The mother of a teenager who died from sepsis is raising funds for an emergency helicopter landing pad in her Highlands community.
Heather Teale’s daughter Bethany Walker, 18, from Applecross in Wester Ross, died in January last year.
Bethany was flown to hospital in Inverness in 34 minutes after she became severely ill. The journey by road could have taken two hours.
Ms Teale hopes to raise £30,000 towards the estimated £50,000 cost of the pad.
The air ambulance that flew Bethany to Raigmore Hospital was able to land in an empty pub car park.
The plan for a dedicated landing site has emerged from a group of Applecross residents.
Ms Teale said local GPs along with NHS Highland and Bristow Helicopters, which operates coastguard search and rescue helicopters, have been supportive of the idea.
An area of land has been identified, but the final cost of the project has still to be calculated.
Bethany, who was suffering from flu-like symptoms when her health deteriorated, was a former Plockton High School pupil. She was on a year out from further education and was planning to study midwifery in Aberdeen.
Ms Teale, who has started a JustGiving crowdfunding campaign, praised the efforts of air ambulance personnel in trying to save her daughter’s life.
She told BBC Scotland: “Bethany was airlifted with me by her side, but tragically did not survive. I would hate for anyone else to suffer as we are. It is beyond devastating.
“I have seen first hand the necessity for the air ambulance to have a suitable and safe place to land, and the excellent care given by the helimed paramedics.
“This service is absolutely vital to a community such as ours. Applecross is a remote peninsula in Wester Ross accessed by poor quality single track roads.”
‘Cannot waste fuel’
The village on the west Highland coast is 80 miles (129km) and more than a two hours by road from Inverness.
The shortest route into Applecross involves negotiating the Bealach na Ba, a mountain pass that rises to about 626m (2,053ft) over about four miles (8km).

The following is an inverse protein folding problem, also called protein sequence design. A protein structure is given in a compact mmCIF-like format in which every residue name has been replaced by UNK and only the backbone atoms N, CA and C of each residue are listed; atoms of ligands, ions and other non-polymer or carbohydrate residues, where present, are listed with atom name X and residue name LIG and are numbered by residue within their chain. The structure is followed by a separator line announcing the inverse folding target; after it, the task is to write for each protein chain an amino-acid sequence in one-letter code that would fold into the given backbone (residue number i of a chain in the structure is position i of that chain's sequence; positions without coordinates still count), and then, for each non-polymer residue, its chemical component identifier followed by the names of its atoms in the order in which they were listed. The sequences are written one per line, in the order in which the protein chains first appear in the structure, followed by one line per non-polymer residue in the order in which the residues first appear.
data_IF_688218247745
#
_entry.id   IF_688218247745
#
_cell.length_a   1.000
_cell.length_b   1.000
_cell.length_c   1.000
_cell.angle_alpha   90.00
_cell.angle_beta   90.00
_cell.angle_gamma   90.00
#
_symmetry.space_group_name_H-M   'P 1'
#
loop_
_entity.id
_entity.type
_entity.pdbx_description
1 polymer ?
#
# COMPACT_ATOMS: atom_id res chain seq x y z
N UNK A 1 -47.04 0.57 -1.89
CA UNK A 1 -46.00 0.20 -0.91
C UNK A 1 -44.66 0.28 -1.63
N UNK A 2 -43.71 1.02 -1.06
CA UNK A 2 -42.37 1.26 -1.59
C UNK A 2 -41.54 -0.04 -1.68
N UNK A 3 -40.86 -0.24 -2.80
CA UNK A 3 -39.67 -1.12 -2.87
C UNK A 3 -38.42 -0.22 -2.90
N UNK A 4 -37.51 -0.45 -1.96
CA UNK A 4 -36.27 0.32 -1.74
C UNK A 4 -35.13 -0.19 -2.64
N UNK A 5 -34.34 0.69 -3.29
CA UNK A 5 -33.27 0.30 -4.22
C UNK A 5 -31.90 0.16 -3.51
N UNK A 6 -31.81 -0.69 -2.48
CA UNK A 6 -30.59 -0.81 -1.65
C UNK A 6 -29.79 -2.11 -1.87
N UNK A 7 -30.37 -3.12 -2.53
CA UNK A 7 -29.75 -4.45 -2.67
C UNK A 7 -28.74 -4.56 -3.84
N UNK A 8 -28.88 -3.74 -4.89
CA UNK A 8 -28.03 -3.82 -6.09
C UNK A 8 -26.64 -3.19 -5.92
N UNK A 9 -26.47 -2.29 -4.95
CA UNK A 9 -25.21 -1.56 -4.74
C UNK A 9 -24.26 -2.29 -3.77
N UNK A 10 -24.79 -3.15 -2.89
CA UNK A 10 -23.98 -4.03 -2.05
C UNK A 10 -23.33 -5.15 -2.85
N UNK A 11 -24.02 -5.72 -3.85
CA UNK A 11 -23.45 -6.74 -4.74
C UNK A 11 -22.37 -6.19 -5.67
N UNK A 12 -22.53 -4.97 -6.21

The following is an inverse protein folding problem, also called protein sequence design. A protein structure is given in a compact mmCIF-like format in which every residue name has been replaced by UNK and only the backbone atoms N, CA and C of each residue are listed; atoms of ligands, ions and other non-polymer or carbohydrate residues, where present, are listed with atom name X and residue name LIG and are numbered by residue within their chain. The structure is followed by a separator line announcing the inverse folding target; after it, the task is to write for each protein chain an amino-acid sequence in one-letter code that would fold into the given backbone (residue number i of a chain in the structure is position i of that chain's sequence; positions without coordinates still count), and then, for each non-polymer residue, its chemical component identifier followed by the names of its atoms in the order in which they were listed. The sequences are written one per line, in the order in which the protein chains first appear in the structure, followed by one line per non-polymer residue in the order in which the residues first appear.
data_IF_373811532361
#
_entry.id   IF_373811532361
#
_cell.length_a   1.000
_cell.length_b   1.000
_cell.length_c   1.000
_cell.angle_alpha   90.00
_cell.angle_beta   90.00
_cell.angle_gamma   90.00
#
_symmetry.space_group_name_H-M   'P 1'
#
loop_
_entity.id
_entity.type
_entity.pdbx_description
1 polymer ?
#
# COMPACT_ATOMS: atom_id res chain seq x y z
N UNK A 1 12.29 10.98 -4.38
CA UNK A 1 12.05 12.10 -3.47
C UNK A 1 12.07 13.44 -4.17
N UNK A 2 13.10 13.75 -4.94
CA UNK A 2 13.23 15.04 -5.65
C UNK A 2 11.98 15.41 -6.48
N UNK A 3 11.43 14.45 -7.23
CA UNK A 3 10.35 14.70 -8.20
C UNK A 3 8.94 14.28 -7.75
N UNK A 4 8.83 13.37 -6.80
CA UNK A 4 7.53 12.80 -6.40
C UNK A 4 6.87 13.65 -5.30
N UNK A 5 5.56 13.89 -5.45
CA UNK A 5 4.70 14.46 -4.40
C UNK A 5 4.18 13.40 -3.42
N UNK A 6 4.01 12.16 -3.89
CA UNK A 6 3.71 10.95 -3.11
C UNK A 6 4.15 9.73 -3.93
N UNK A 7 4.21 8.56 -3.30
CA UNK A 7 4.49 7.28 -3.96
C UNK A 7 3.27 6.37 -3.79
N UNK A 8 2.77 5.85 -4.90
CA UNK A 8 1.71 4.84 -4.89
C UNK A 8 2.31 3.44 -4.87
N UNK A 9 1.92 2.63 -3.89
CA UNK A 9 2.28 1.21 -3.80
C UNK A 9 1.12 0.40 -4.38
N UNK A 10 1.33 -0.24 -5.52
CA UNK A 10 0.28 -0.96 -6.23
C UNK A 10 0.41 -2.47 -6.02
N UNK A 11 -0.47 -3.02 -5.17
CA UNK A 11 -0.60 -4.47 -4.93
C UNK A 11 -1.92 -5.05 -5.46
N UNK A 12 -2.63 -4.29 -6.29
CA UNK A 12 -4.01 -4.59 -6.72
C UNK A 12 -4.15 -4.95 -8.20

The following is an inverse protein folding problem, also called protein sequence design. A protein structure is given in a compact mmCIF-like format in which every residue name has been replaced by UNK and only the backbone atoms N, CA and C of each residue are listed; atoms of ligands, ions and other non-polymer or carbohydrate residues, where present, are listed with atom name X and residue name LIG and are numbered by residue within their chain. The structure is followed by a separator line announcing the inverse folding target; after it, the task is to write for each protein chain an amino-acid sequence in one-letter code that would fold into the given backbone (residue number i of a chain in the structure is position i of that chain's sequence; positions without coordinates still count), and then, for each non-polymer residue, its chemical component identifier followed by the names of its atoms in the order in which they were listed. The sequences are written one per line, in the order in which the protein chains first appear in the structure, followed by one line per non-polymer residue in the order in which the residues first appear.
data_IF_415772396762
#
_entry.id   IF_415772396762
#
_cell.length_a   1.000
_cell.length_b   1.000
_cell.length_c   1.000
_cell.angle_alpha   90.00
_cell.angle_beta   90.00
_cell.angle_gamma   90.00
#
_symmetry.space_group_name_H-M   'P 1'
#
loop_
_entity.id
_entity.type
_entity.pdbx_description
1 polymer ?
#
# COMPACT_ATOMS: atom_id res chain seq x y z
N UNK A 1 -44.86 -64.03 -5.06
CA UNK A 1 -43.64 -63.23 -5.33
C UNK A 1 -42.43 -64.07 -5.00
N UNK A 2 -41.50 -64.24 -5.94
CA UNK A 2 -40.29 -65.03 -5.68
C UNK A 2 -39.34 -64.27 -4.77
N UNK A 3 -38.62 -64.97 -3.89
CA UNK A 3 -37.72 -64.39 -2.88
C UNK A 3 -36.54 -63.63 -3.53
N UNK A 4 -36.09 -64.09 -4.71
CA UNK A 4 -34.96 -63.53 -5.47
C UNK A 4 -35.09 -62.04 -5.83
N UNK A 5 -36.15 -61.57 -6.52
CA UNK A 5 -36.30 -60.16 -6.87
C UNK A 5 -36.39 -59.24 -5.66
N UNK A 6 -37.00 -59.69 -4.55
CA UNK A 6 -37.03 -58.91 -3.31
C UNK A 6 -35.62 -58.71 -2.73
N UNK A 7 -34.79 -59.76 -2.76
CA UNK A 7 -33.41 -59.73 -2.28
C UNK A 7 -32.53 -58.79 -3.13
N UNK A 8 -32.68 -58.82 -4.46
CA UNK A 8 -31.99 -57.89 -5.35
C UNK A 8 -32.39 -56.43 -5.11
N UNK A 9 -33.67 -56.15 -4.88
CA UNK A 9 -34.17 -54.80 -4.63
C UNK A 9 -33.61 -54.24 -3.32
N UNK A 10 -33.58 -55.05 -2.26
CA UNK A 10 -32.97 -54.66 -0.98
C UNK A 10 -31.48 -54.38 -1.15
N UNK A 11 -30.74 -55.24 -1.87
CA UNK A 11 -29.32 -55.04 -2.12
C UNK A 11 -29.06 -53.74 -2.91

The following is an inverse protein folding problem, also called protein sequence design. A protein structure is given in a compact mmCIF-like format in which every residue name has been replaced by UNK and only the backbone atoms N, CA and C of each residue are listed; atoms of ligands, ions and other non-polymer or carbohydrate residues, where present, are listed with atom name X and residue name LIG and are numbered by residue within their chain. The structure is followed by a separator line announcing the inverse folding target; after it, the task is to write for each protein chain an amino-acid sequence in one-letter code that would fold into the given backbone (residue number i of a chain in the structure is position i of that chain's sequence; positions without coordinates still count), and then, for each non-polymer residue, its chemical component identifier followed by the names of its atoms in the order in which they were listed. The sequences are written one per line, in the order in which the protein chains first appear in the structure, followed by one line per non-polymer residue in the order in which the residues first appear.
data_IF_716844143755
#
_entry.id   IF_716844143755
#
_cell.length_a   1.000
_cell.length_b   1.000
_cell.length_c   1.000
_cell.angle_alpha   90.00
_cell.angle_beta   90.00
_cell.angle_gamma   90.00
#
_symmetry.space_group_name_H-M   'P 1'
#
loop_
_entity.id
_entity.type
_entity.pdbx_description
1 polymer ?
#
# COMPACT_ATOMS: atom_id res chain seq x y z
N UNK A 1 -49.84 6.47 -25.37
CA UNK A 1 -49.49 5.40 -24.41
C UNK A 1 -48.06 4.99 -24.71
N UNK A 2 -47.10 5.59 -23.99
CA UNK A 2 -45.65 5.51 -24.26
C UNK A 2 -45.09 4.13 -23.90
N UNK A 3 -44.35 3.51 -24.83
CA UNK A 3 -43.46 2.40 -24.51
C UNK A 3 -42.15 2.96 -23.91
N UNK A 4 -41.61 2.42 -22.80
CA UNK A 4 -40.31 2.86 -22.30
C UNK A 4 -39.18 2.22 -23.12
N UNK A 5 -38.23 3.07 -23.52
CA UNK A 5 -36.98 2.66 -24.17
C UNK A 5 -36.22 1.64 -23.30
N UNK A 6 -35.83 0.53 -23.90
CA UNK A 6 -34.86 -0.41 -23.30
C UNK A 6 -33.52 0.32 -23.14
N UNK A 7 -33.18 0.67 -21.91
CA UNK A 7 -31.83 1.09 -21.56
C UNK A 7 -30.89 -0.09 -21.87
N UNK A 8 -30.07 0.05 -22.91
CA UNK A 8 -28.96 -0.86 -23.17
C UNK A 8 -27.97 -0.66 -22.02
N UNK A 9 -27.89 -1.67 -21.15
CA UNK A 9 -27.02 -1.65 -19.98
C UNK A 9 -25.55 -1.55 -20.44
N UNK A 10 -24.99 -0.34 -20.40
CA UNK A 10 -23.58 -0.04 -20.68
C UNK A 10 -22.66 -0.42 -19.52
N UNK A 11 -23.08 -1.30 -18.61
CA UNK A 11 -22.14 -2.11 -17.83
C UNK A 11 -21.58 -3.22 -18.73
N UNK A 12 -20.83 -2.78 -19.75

The alternative involves a 25-mile (40km) coastal road.
Journey times can be longer in summer due to tourist traffic and also in winter when the weather is bad.
Ms Teale, who also hopes to raise awareness about sepsis and the work of the UK Sepsis Trust charity, said a dedicated landing site was desperately needed.
She said: “The air ambulance has to travel from Inverness to get here, and can only carry sufficient fuel for the journey and the transfer to hospital.
“It cannot waste fuel circling looking for a safe place to land.”
What is sepsis?
Sepsis, also known as septicaemia or blood poisoning, is the body’s reaction to an infection.
It starts with an infection that can come from anywhere – even a contaminated cut or insect bite.
Normally, your immune system kicks in to fight the infection and stop it spreading.
But if the infection manages to spread quickly round the body, then the immune system will launch a massive immune response to fight it.
This can also be a problem as the immune response can have catastrophic effects on the body, leading to septic shock, organ failure and even death.
Sepsis needs to be spotted and treated quickly, usually with antibiotics, before it spreads.